By embodying principles of literary closure, Liza-Lu forces herself awkwardly, absurdly, onto the novel, undercutting the tragic dignity of Hardy's ending.

This 'closure' was a contemporary 'principle', and although tragedy is often viewed now as heartbreaking but also in many cases a fitting ending to a narrative, in Hardy's day, readers liked warm and fuzzy endings more; although classics were still appreciated, with the birth of the novel, audiences generally wanted satisfying happy endings. There could also be an element of irony in this resolution as in his book, The Descent of the Imagination: Post-Romantic Culture in the Later Novels of Thomas Hardy, Kevin Z. Moore claims:

Angel and Liza-Lu evoke only to mock the redemptive possibilities of the romantic epic.

Secondly, Hardy has made Liza-Lu symbolically act as the person Tess could have been had Alec not violated and consequently disgraced her. Tess's ideal life would have been to never have met Alec, marry Angel when she first met him and lived a simple but happy life together. Interestingly, Liza-Lu's original name was Tess in the earlier drafts of the novel before Hardy renamed her. Tess describes Liza-Lu thus when she asks Angel to marry Liza-Lu:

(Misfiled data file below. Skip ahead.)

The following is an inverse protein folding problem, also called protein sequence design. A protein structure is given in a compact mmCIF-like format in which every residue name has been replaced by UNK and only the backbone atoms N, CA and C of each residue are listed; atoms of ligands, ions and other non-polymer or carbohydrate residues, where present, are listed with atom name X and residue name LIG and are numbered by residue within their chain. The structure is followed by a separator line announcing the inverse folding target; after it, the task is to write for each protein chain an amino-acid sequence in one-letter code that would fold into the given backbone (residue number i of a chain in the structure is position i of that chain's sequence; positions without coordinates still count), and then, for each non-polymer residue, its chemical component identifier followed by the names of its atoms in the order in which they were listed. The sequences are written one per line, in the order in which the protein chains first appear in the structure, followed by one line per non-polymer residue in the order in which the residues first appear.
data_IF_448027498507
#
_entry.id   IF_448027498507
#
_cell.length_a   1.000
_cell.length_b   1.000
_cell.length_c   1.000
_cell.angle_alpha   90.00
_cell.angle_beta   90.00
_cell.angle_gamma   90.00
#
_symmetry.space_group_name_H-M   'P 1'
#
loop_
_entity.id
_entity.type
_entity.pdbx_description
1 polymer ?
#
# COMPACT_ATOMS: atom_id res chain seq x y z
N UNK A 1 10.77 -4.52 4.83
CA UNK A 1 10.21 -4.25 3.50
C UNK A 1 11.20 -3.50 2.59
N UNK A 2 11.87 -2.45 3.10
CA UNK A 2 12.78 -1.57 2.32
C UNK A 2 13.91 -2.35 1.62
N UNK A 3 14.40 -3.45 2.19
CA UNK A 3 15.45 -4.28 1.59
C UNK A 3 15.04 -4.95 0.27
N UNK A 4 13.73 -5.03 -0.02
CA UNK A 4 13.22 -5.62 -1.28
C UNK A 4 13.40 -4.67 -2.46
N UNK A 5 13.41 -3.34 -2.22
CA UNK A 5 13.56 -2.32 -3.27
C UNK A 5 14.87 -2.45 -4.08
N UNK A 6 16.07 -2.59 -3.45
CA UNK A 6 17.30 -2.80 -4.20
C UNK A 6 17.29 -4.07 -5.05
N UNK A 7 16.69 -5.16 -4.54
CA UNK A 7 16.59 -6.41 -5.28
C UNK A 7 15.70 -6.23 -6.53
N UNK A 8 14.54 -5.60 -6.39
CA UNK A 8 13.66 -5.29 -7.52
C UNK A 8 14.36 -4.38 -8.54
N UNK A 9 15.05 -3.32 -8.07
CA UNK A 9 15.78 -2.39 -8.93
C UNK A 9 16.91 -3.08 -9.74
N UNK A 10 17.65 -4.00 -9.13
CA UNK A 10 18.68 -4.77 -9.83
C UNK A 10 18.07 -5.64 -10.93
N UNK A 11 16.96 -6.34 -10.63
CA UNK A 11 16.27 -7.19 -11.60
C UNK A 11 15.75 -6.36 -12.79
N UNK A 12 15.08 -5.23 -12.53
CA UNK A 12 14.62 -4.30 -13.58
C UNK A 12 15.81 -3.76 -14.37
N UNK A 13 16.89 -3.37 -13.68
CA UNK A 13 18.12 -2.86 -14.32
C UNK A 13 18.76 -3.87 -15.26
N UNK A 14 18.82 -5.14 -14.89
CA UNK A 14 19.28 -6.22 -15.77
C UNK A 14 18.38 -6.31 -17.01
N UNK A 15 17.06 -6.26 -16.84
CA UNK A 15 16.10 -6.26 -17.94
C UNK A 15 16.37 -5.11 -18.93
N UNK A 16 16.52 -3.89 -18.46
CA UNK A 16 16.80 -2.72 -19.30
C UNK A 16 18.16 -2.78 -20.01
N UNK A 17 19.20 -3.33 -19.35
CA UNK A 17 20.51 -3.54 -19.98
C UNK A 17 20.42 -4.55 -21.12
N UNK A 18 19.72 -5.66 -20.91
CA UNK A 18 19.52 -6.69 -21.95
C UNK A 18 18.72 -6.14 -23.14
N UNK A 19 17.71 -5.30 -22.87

"She is so good and simple and pure. O, Angel--I wish you would marry her if you lose me, as you will do shortly. O, if you would!"

"If I lose you I lose all! And she is my sister-in-law."

"That's nothing, dearest. People marry sister-laws continually about Marlott; and 'Liza-Lu is so gentle and sweet, and she is growing so beautiful. O, I could share you with her willingly when we are spirits! If you would train her and teach her, Angel, and bring her up for your own self! ... She had all the best of me without the bad of me; and if she were to become yours it would almost seem as if death had not divided us.... Well, I have said it. I won't mention it again."

Ch.58

Tess views herself as "good and simple" but not pure like her sister; she is the 'unblemished', 'unsullied' version of Tess:

"a spiritualized image of Tess, slighter than she, but with the same beautiful eyes"